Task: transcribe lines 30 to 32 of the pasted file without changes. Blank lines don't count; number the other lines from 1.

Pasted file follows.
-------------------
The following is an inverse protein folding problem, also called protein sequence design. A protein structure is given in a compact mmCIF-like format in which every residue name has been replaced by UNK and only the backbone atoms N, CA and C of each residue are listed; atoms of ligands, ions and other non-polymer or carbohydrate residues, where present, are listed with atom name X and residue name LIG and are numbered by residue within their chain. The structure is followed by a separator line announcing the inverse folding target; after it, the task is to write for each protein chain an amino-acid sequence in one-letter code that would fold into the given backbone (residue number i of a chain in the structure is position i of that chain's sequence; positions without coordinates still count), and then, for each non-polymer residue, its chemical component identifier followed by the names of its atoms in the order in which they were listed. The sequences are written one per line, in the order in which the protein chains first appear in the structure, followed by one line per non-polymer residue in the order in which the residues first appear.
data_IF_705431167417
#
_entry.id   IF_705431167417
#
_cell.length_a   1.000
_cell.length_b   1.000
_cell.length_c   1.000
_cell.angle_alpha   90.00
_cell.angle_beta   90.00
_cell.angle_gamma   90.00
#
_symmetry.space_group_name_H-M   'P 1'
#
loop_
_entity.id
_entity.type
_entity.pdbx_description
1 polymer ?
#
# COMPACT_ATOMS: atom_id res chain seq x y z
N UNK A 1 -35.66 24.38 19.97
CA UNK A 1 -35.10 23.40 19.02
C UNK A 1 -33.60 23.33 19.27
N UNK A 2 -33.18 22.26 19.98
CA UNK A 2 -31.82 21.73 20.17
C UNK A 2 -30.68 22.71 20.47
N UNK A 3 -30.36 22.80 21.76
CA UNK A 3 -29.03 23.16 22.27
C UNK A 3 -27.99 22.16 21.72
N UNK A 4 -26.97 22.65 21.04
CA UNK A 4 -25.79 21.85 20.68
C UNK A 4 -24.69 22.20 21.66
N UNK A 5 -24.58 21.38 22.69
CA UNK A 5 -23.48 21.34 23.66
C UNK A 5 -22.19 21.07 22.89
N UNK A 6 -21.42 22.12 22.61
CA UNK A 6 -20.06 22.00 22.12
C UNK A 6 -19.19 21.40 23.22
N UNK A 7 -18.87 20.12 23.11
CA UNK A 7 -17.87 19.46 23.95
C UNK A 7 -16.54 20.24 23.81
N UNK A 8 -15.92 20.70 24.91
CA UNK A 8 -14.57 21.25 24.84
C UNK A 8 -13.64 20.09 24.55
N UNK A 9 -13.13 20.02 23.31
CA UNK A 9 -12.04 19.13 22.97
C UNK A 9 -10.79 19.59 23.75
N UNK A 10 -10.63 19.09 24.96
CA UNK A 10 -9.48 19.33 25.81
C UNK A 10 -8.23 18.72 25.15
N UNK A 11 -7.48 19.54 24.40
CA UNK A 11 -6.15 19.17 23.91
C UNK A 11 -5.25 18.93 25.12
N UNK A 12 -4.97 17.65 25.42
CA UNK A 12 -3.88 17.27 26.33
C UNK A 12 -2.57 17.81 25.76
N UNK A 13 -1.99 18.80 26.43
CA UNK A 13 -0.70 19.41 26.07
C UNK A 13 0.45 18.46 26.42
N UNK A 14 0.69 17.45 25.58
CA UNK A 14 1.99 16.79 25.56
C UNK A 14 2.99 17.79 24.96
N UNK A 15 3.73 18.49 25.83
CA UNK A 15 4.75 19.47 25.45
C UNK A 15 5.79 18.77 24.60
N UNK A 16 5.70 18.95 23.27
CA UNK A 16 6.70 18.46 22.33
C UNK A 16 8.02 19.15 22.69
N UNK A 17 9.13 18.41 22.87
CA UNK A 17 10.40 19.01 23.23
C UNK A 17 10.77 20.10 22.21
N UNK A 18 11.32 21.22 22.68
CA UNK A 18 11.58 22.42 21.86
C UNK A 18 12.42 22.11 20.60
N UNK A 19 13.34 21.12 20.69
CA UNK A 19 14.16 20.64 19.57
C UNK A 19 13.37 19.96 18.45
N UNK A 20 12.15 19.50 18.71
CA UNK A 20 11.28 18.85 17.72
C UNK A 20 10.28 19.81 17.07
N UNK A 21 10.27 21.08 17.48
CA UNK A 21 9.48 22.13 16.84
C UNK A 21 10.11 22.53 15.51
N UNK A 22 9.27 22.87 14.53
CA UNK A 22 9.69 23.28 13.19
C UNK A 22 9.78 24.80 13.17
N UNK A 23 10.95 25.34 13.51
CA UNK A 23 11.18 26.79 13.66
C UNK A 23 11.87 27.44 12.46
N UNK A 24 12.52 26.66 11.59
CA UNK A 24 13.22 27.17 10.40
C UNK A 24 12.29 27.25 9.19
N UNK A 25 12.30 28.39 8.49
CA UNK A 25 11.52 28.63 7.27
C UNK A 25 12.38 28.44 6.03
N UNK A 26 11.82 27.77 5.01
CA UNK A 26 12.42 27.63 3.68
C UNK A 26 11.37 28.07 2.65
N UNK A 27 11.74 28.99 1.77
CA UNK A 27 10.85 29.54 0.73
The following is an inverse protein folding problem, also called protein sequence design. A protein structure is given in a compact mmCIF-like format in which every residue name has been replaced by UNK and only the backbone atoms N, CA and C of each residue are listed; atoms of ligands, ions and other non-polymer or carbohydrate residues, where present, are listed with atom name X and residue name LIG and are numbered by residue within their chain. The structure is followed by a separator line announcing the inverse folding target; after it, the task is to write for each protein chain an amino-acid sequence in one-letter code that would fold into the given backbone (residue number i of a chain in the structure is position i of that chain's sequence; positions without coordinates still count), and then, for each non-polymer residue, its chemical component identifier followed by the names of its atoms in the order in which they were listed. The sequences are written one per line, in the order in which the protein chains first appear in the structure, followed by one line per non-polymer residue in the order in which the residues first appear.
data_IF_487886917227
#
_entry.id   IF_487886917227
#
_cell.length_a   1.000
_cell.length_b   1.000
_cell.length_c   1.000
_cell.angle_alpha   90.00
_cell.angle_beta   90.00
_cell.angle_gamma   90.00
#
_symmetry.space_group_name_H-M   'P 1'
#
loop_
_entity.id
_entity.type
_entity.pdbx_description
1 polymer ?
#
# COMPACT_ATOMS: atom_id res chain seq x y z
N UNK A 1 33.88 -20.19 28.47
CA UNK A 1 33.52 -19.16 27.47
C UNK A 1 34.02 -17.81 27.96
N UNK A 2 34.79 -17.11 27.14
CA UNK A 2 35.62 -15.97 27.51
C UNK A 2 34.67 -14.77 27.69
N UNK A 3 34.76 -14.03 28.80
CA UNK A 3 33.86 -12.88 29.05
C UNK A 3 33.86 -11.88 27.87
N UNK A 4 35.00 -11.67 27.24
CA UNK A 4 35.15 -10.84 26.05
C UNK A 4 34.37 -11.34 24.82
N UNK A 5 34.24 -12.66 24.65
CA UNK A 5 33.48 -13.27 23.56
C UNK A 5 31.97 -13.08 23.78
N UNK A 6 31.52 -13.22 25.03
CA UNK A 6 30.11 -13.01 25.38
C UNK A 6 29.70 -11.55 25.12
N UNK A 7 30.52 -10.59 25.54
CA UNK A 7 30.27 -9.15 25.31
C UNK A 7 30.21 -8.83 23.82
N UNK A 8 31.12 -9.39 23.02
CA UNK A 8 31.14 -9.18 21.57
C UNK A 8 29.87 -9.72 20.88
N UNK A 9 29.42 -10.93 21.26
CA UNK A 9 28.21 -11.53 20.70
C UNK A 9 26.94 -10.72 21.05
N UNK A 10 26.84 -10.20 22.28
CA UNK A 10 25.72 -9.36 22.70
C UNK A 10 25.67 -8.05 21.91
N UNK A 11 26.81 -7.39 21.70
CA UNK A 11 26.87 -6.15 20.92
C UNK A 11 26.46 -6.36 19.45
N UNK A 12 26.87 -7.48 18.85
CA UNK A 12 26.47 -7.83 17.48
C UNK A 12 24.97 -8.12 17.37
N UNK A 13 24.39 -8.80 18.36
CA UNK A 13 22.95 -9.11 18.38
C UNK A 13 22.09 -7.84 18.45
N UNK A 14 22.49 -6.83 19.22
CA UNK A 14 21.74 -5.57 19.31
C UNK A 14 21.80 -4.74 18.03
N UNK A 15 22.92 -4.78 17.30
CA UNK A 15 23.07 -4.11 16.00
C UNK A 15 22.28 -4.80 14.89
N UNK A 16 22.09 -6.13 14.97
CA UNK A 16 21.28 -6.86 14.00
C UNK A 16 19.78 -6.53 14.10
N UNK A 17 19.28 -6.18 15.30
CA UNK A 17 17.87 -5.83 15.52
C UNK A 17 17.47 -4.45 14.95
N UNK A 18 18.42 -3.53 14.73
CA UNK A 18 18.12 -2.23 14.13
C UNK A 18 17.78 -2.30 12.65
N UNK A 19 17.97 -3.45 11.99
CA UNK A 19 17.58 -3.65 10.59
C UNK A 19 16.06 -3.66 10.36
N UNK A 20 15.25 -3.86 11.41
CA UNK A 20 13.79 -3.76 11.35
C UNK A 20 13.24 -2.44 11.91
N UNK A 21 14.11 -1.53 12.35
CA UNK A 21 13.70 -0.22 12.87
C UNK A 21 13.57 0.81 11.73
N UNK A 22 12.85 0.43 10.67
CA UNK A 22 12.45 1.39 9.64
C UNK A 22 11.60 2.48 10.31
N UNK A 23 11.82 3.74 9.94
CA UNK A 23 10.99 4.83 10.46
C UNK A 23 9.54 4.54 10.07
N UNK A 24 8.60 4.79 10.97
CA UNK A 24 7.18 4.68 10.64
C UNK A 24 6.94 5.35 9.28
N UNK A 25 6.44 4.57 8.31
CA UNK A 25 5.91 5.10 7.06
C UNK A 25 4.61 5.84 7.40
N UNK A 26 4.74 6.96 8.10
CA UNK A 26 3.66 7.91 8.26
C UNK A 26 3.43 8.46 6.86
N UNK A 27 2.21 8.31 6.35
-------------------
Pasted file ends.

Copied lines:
C UNK A 3 -27.99 22.16 21.72
N UNK A 4 -26.97 22.65 21.04
CA UNK A 4 -25.79 21.85 20.68